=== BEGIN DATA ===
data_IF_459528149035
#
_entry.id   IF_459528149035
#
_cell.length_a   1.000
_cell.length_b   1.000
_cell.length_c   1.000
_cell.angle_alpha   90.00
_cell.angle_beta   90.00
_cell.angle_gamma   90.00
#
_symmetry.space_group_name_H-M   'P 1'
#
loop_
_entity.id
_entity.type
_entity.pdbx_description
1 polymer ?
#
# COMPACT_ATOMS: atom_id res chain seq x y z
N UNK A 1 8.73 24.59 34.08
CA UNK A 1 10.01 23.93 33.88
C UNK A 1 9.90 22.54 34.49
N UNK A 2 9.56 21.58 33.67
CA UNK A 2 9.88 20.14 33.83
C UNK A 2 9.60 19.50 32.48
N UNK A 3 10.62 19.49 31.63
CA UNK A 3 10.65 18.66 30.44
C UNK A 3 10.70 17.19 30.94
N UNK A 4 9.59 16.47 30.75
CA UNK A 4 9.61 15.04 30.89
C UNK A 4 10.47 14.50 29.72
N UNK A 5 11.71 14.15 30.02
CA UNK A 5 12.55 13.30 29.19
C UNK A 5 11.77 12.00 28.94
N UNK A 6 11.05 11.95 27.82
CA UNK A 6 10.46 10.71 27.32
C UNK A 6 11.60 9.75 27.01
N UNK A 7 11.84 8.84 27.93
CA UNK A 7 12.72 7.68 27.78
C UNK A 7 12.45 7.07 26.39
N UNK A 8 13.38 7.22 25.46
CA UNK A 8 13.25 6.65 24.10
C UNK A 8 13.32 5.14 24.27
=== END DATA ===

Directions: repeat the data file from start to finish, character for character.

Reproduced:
data_IF_459528149035
#
_entry.id   IF_459528149035
#
_cell.length_a   1.000
_cell.length_b   1.000
_cell.length_c   1.000
_cell.angle_alpha   90.00
_cell.angle_beta   90.00
_cell.angle_gamma   90.00
#
_symmetry.space_group_name_H-M   'P 1'
#
loop_
_entity.id
_entity.type
_entity.pdbx_description
1 polymer ?
#
# COMPACT_ATOMS: atom_id res chain seq x y z
N UNK A 1 8.73 24.59 34.08
CA UNK A 1 10.01 23.93 33.88
C UNK A 1 9.90 22.54 34.49
N UNK A 2 9.56 21.58 33.67
CA UNK A 2 9.88 20.14 33.83
C UNK A 2 9.60 19.50 32.48
N UNK A 3 10.62 19.49 31.63
CA UNK A 3 10.65 18.66 30.44
C UNK A 3 10.70 17.19 30.94
N UNK A 4 9.59 16.47 30.75
CA UNK A 4 9.61 15.04 30.89
C UNK A 4 10.47 14.50 29.72
N UNK A 5 11.71 14.15 30.02
CA UNK A 5 12.55 13.30 29.19
C UNK A 5 11.77 12.00 28.94
N UNK A 6 11.05 11.95 27.82
CA UNK A 6 10.46 10.71 27.32
C UNK A 6 11.60 9.75 27.01
N UNK A 7 11.84 8.84 27.93
CA UNK A 7 12.72 7.68 27.78
C UNK A 7 12.45 7.07 26.39
N UNK A 8 13.38 7.22 25.46
CA UNK A 8 13.25 6.65 24.10
C UNK A 8 13.32 5.14 24.27